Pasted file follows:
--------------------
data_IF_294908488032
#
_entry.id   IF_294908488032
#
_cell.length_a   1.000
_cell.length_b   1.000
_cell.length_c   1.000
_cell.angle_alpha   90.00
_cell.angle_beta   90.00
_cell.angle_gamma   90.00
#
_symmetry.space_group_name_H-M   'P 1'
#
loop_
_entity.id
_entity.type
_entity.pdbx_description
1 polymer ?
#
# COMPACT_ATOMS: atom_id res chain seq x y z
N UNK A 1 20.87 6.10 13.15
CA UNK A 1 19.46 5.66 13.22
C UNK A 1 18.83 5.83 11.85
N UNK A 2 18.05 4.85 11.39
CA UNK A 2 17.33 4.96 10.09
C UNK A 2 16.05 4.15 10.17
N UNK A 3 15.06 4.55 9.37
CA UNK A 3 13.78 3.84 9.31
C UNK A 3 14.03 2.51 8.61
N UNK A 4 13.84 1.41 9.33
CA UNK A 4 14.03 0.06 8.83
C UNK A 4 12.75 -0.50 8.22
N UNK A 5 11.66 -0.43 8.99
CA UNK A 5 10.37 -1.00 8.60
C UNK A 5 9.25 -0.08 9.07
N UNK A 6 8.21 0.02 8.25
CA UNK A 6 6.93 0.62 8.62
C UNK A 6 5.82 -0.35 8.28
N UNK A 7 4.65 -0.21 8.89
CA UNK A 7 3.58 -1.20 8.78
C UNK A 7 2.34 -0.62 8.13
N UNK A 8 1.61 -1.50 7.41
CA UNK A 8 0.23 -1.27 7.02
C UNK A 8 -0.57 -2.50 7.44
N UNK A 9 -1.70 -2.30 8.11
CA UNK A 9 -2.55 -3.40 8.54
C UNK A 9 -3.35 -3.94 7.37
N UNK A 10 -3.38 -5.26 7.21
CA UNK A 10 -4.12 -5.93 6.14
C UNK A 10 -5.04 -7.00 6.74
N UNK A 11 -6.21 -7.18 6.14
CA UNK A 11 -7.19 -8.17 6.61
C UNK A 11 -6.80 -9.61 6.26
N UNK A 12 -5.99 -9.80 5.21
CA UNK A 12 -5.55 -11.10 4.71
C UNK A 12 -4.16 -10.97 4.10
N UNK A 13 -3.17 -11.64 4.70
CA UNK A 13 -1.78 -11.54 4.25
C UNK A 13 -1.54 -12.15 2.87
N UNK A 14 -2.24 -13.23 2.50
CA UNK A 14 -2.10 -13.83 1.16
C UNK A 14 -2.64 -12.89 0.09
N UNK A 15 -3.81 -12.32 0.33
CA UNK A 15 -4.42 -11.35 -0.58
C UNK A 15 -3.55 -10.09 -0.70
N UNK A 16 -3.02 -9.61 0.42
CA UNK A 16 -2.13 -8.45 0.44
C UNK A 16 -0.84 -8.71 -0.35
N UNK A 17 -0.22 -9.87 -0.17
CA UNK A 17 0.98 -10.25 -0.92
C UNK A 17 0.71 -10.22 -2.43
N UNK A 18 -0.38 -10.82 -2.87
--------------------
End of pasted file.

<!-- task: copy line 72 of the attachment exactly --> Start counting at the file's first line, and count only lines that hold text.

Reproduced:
N UNK A 18 -0.38 -10.82 -2.87